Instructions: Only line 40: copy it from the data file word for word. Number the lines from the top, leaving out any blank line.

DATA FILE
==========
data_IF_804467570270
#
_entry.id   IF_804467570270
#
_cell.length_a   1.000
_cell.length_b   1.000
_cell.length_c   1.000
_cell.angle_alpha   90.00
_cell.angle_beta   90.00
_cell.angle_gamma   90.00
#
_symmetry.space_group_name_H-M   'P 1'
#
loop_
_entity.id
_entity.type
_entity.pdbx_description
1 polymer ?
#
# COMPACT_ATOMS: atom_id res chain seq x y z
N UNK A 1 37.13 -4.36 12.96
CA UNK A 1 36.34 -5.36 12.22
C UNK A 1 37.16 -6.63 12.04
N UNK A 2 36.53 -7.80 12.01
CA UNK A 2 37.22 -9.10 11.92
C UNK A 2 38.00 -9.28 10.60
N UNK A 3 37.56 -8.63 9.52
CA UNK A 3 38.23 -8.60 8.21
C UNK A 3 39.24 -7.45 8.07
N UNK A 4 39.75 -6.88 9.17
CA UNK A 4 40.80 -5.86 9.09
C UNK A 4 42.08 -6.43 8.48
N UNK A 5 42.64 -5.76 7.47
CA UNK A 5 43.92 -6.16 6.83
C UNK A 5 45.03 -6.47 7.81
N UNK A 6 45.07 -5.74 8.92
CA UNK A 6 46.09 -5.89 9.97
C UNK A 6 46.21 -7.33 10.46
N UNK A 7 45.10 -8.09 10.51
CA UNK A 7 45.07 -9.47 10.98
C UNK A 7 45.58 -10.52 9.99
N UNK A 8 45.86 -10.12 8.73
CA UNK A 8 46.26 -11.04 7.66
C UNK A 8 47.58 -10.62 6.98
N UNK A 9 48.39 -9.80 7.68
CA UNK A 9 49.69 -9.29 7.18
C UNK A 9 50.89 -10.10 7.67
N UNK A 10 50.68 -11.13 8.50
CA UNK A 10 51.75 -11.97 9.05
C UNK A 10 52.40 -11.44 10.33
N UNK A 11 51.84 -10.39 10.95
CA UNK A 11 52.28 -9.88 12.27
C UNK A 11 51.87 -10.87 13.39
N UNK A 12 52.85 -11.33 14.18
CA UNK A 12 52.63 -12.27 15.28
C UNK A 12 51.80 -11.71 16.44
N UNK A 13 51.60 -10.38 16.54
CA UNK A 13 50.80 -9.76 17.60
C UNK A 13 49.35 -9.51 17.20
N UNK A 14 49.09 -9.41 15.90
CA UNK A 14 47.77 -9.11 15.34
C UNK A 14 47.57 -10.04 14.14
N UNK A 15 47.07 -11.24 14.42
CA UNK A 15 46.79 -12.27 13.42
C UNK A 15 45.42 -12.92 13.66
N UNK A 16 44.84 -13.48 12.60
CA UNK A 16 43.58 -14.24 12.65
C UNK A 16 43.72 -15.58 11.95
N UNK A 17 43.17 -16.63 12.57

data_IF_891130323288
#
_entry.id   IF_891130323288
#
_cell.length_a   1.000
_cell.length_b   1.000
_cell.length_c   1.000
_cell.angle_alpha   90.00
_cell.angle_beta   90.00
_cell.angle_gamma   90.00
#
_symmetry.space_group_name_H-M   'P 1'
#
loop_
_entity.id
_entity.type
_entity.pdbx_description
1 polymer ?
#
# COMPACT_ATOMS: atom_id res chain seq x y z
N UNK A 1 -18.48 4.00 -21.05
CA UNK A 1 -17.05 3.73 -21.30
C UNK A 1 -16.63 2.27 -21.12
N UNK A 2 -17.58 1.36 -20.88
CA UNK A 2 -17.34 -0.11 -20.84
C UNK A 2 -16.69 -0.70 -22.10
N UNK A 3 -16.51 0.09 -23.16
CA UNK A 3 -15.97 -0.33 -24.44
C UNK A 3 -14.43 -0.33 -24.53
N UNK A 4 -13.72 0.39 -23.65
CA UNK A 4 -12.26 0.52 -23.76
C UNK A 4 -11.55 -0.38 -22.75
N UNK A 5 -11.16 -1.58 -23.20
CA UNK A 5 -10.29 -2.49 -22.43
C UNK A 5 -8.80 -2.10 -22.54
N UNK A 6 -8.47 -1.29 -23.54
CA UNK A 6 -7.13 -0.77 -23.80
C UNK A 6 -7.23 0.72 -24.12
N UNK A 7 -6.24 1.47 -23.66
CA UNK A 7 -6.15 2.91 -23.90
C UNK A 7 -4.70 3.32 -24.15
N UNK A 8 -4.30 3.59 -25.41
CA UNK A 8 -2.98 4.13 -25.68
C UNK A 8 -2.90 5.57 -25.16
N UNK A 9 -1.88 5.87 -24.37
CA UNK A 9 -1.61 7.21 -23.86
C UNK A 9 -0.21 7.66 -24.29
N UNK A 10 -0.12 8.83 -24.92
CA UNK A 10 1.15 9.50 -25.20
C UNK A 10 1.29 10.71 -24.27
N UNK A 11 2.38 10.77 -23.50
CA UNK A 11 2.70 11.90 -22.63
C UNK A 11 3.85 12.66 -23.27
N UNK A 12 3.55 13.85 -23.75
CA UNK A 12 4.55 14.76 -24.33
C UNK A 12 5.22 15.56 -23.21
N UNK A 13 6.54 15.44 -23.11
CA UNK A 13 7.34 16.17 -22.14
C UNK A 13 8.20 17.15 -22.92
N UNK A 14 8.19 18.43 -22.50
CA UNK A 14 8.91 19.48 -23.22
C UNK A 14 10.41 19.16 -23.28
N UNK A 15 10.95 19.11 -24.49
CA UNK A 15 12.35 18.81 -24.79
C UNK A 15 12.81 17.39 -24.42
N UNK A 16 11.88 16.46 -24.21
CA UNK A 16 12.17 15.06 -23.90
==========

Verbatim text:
CA UNK A 7 45.07 -9.47 10.98